Cool Runnings or Sled God Millionaire

Cool Runnings

Cool Runnings

A Jamaican bobsled team? Now… I know what you’re thinking. Surely some mistake? Surely it’s about as likely as a Taliban beach volleyball team or perhaps a synchronised swimming team made up of cats. Well, scoff no more, disbeliever! This, based-on-true events, (kind of), fish out of water story brings a life-affirming tear to the eyes of cynics everywhere.

As with all underdog stories it begins with our hero face down in the dirt watching someone else fulfil his lifelong dream. Derice Bannock, (Leon), wants nothing other than to emulate his father as a Gold medal-winning Olympic athlete. Disaster strikes at the Jamaican sprinting trials when he is tripped by a clumsy lolly-gagger, (Junior), in the adjacent lane. The klutzy Junior also conveniently takes out another athlete, the aptly named Yul Brynner. All three of them hit the floor just in time to watch Usain Bolt cross the finishing line and going on to perform the Mobot.

Bannock is one of those gratingly optimistic, persistent and tenacious people who decides that if at first you don’t succeed, try the Winter Olympics. Despite never having seen a bobsled, snow or ice, he believes a few months training will be sufficient to qualify him to compete with elite level athletes. Only in a Disney film. Junior and Brynner also decide to sign up to the idea of being hurtled down an icy chute at speeds of up to 80 mph in what is essentially a giant hollowed-out bullet. Completing the four man team is champion kart-racer and passionate egg-lover, Sanka, (Doug E. Doug).

The newly-christened team need a bob sled coach, but where to find one on the sunny island of Jamaica? Step forth John Candy who plays the rambunctious mentor, (Irv Blitzer), to the ragtag bunch of misfits. He’s mean, he’s grumpy, he is literally too large for life; this was the Candyman’s last film role before sadly passing from a massive coronary. Once upon a time Blitzer had the radical notion of sprinters possessing the natural fundamental skills to become proficient bobsledders. He finally has the opportunity to put his theory into practice at the trials in Calgary.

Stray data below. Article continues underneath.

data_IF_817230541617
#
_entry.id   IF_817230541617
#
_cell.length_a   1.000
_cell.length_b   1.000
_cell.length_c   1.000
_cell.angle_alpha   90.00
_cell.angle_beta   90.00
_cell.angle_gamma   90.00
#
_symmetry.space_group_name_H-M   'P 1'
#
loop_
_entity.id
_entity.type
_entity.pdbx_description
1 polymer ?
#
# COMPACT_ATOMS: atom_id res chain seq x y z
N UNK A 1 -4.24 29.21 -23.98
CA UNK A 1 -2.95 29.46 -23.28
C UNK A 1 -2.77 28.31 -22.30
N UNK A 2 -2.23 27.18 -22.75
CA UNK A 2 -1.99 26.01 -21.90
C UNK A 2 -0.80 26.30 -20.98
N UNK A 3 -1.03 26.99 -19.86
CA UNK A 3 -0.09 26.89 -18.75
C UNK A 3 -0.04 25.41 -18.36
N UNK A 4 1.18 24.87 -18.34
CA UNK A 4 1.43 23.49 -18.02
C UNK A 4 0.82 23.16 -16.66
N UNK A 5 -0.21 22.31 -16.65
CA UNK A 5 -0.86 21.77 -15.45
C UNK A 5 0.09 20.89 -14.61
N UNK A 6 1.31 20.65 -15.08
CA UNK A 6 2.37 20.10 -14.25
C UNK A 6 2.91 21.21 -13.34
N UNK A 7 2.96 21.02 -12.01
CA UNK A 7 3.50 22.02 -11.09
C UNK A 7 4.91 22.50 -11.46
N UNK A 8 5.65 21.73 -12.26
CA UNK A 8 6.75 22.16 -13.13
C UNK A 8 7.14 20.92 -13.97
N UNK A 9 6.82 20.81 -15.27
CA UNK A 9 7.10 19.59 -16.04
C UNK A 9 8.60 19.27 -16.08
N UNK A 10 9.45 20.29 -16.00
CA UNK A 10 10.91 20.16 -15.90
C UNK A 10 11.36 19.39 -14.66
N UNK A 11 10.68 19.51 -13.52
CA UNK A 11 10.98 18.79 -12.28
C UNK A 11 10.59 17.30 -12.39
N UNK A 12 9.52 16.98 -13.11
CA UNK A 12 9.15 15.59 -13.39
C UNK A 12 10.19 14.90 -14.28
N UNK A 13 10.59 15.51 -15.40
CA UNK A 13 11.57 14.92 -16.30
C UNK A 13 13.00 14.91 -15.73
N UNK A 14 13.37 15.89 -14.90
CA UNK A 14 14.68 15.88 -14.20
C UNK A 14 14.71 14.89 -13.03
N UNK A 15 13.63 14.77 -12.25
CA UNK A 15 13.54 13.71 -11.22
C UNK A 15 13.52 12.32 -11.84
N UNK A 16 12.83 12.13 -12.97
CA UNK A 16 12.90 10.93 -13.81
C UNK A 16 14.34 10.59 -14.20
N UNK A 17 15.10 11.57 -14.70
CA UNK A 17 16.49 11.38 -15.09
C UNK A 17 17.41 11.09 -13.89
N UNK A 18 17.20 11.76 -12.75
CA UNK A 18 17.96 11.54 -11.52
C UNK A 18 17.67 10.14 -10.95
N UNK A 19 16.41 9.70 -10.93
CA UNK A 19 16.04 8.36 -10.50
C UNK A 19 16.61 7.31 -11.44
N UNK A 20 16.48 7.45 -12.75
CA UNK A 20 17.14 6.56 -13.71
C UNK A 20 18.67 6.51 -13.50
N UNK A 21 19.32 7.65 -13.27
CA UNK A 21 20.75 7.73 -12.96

But not everyone is happy about this unlikely sporting enterprise. Wherever the team go they become objects of scorn and ridicule. People stare. People point and laugh. In Calgary, the East Germans tell them to go home and not embarrass themselves. Even Bannock begins to doubt the wisdom of his unrelenting quest. An unexpected source of inspiration rouses him from his ennui: the Swiss. In military terms the Swiss are about as useful as chocolate toothpaste, but in sledding terms they are as slick and surgical as, well, a Swiss army knife.

Mimicking the Swiss sledding technique allows Bannon and co to put in a respectable turn in the trials and qualify for the main event. But eventually he sees that to succeed, you have to remain true to yourself and not bow to imitation or conformity. Awww. The film’s climactic scene sees the Jamaicans crash out of the final race in the midst of putting together a record-breaking time. In true triumph-against-adversity style, the team complete the race by carrying the sled to the finish line and are promptly disqualified for not understanding the basic theory behind bobsledding.

Being a Disney film, if you look closely you can see that most of the characters are all based on animals taken from other Disney films. Bannock is Simba from the Lion King, Brynner is Bagheera from the Jungle Book, Junior is Bambi and Sanka is that annoying lobster from The Little Mermaid.

Ok, so in real life, everyone loved having Jamaica there, even the East Germans. And they didn’t actually qualify for the final, crashing out in the qualifiers. But Cool Runnings isn’t about truth, justice or the Jamaican way. It’s about embarking on a journey, travelling outside your comfort zones, pushing the envelope; and then, when it all breaks down, finishing the race to a slow clapping that rises to a stirring crescendo. Hakuna Matata.